The safety of bike riders and pedestrians will lead discussions when the Queensland Government, Brisbane City Council and community advocates meet on Monday for the inaugural Active Transport Advisory Committee (ATAC) meeting.
After last month announcing the group’s formation, Transport and Main Roads Minister, Mark Bailey and Active Transport Chair Councillor, Ryan Murphy will tomorrow convene a meeting with cycling and walking groups from across the city to look at ways safety can be increased for bike riders and pedestrians.
Other invited attendees include Bicycle Queensland Chief Executive Officer Rebecca Randazzo, Cycling Queensland CEO Sean Muir, representatives from Bicycle User Groups across the city, RACQ’s Head of Public Policy Dr Rebecca Michael and Queensland Walks Executive Officer Anna Campbell.
“Sadly, the cycling community lost one of its biggest advocates last week when Carolyn Lister tragically lost her life while riding to work – and my heart goes out to her friends, colleagues and family,” Mr Bailey said.
“While we’ve made substantial leaps in terms of building a city-wide networks of bike lanes and paths, what’s clear is that they’re not as well coordinated as they could be.
“This is an opportunity for the different levels of government and our peak advocacy bodies to achieve more for bike riding and walking safety.
“It’ll open a direct channel of communication for bike user groups and the walking community to help shape how the city rolls out the infrastructure they’ll use.
“Paths are being built across Brisbane as part of major roads upgrades to join up with dedicated bikeways built by both the State and Council, like the Queensland Government’s recently opened $45 million Veloway Stage E, but we know more can be done.
“We’ve seen more people than ever before take up bike riding and walking, and it’s absolutely important that we continue to encourage this momentum.”
Among the topics to be discussed will be the identification of missing links in the network, inner city bicycle lanes and rider safety.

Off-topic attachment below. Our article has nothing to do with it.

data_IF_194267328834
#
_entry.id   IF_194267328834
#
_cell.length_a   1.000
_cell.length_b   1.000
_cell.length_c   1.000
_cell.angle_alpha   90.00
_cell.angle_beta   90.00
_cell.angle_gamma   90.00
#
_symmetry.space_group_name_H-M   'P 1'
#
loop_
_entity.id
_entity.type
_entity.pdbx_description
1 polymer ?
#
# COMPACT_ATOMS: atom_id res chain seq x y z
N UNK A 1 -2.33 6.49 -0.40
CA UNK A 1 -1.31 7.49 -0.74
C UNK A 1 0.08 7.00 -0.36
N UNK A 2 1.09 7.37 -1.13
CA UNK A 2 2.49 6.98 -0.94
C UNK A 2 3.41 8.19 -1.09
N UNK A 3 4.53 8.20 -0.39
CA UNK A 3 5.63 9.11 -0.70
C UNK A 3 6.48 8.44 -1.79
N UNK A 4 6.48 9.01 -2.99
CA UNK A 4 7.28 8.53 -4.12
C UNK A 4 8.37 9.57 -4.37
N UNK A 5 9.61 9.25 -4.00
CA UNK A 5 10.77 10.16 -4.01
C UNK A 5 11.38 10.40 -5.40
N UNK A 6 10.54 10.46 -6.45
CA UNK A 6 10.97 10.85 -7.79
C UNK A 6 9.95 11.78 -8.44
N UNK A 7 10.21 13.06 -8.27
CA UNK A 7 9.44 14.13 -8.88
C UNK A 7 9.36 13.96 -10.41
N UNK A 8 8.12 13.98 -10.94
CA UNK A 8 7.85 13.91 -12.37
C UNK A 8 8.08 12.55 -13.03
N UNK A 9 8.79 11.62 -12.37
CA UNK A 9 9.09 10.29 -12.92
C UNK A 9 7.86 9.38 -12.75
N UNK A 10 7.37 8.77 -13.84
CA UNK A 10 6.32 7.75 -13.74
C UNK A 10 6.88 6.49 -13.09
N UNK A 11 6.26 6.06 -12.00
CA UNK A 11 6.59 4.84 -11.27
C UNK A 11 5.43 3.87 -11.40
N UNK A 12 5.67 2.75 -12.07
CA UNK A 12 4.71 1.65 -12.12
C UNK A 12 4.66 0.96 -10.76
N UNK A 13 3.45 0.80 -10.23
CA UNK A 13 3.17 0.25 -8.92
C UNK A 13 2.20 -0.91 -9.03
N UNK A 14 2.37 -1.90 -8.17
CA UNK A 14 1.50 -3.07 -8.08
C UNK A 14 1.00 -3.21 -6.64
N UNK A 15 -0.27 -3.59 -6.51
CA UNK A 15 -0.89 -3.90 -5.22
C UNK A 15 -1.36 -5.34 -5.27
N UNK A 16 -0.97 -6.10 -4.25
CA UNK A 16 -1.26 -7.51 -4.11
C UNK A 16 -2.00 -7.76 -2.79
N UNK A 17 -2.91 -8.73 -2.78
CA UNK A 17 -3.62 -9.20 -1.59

Councillor Murphy said the group would be fundamental in planning for the future of Brisbane’s cycling infrastructure.
“This committee will help to increase safety for all road users and especially our vulnerable cyclists, by taking a coordinated and considered approach that brings the best ideas from the key advocacy bodies, Council and the State Government,” he said.
“Cycling in Brisbane may be in its biggest renaissance since the 1970s, and we don’t want to lose that momentum because people feel it’s unsafe or too risky to make the change.
“While Council’s bike network and the State Government’s infrastructure are fundamentally different, the end-user doesn’t care who built it, they just want a safe trip from A to B.”
Bicycle Queensland CEO, Rebecca Randazzo said she was looking forward to sharing members’ experiences and learnings to inform government about infrastructure projects that will improve the safety of cyclists.
“The bringing together of local, state and community groups provides a real opportunity for us to work strategically and reap the benefits of integrating Council and State Government projects and education campaigns,” Ms Randazzo said.
“Together, we can get some great work done at a local level whilst taking big steps forward to achieving our shared goal of creating a city wide, connected and safe transport system.”
Queensland Walks Executive Officer, Anna Campbell said the new group would put a greater focus on recognising walking and cycling as a priority in road safety design, promoting access and inclusion, and reducing congestion.
“Not every Queenslander owns a car, or has a licence, and many residents choose to get to work or get to the local shops on foot or by bike,” Ms Campbell said.
“By designing our urban environments for walking and riding, everyone wins – the environment, our wallet, our health, community connections, and our local businesses.”